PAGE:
The layout allows you to build up some confidence without being crushed by the golf gods. In addition, Jacobsen has incorporated generous landing areas fronting the putting surfaces on most holes, which will give players the option of running the ball onto the greens.

Because of the five sets of tees, the magnitude of the challenge is apportioned according to ability. The yardages range from 7,009 from the back tees to 5,069 for the ladies. Advanced players must execute well thought out tee shots to give themselves the best angle to the medium sized, mildly undulating greens. Jacobsen on most holes has provided for adequate bunkering, making sure that misses will be punished-but not too severely. You won't find any 10-foot high bunkers here. Once again, a fair test of golf.

There are also the risk-rewards characteristic of today's preeminent course layouts. Perhaps the best example of the concept that I've ever seen is embodied in the 18th hole, a 583 yard par five from the back tees that features a downhill tee shot to a welcoming landing area.

The second shot presents all the challenge, as one must decide whether to hit a long iron or a fairway wood over a lake into a well bunkered green, or to lay up over the same lake onto a safe landing area with a medium iron. To add to the complexity of the hole, a large oak sits right in the middle of the shorter landing area-and must be avoided to have a clear third shot to the green.

Mark Bryson, the head pro adds, "the eighteenth is a great example of a hole you either love or hate. Some players don't like the fact that they may even have to lay up short of the lake on their second, but in total, the hole presents quite a fair challenge."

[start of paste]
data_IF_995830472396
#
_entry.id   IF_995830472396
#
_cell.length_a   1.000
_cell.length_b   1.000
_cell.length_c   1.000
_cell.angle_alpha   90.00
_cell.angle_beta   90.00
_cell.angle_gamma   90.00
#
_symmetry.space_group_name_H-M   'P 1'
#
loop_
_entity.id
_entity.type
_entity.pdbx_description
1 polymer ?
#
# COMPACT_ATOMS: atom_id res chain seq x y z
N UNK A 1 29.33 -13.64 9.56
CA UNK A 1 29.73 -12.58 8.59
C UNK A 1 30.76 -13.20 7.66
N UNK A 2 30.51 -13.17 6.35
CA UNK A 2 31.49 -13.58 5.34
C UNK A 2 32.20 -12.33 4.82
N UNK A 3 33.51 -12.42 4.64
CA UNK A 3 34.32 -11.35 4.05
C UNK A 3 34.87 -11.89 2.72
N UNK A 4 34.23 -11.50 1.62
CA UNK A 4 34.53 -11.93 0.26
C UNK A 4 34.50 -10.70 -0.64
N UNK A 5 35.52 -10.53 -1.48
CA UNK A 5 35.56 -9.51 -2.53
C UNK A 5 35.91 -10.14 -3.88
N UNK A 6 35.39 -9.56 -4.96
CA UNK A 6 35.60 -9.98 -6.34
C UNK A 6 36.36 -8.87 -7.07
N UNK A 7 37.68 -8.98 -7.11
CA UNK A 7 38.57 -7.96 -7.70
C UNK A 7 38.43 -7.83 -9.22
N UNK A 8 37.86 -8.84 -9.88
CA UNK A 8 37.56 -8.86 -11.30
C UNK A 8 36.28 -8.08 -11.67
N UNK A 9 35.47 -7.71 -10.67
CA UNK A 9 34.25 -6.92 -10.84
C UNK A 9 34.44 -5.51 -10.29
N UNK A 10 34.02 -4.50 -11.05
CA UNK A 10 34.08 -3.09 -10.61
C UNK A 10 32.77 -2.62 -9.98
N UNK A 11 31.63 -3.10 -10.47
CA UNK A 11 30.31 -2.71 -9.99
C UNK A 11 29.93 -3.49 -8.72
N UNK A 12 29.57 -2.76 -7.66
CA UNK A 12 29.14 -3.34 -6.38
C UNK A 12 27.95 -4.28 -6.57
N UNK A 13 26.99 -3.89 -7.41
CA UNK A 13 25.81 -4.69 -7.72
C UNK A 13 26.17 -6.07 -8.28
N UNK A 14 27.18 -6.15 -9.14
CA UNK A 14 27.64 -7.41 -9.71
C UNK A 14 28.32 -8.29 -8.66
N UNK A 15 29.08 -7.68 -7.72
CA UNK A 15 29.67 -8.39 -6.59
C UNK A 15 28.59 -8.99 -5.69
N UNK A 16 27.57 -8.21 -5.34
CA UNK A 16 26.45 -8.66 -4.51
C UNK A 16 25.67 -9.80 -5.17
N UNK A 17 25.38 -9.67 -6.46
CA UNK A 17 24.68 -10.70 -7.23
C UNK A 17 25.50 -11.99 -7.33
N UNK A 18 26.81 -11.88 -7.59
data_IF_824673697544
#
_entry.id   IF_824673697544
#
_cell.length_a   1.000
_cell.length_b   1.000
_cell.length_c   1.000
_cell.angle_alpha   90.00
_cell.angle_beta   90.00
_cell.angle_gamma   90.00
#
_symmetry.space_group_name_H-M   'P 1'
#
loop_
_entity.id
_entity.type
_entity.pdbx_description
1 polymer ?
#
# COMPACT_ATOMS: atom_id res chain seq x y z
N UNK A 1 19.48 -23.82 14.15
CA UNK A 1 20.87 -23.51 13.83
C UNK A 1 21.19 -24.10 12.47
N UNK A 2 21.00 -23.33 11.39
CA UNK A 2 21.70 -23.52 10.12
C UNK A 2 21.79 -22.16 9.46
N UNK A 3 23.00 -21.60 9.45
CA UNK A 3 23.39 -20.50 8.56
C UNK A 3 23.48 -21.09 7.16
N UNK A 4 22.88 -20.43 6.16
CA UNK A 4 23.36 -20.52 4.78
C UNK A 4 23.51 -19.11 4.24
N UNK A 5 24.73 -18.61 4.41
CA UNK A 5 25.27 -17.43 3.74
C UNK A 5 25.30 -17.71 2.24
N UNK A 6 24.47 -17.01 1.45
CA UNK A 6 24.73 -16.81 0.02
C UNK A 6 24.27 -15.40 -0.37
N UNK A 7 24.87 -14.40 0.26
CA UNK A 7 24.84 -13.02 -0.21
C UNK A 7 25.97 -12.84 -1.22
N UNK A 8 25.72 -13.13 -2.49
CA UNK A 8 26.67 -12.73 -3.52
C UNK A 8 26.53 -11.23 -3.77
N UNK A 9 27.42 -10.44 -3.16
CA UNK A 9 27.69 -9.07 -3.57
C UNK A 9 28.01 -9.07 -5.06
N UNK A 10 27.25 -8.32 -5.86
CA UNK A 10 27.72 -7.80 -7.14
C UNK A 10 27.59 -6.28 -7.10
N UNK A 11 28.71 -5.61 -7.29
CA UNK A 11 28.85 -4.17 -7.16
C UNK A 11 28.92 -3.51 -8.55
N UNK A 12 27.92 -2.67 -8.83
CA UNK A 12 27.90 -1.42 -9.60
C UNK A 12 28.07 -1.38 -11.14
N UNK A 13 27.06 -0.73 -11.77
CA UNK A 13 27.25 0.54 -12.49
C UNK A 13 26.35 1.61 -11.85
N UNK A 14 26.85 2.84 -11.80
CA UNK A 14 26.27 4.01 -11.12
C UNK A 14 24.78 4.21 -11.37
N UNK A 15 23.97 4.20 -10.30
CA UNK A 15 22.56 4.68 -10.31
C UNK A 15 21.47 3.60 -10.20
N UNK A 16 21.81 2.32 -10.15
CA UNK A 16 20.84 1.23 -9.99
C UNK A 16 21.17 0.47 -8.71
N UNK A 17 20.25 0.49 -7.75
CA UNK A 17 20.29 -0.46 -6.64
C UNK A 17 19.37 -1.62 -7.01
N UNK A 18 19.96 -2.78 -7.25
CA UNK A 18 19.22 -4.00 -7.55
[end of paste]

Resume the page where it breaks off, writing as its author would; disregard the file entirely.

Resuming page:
It's a great ending to a truly terrific golf experience. A superb layout that won't beat you up, but will leave a feeling of satisfaction with every par marked on the card. The service is also worthy of a fine club-and the carts are equipped with the GPS system-so you never have to wonder how far it is to carry the lakes. There are no blind shots, and you can see the flag from virtually every tee. No excuses on this course.

After the round, you can make a trip up to the brand new clubhouse (opening in late September or October) which features all the latest and best in golf equipment and apparel, a men's and ladies' locker room, and corporate conference facilities.

You can join your partners for a cold one on the patio overlooking the 18th green-or take in the Redskins' game in the Stonewall Jackson lounge. One gets the sense that the soldiers would have felt fortunate to fight for such a privilege.

Scorecard

Conditions: A
Layout: A
Service: B+
Practice Fac.: A
Clubhouse/Pro Shop: A
Pace of Play: B+
Value: A
Overall Rating: A

Jeffrey A. RendallJeffrey A. Rendall, Contributor

Jeffrey Rendall is an avid golfer and freelance writer. After passing the California Bar in 1994, he moved to Virginia to pursue his interests in history and politics, where he's worked since 1995.


 
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Dates: September 1, 2014 - December 31, 2014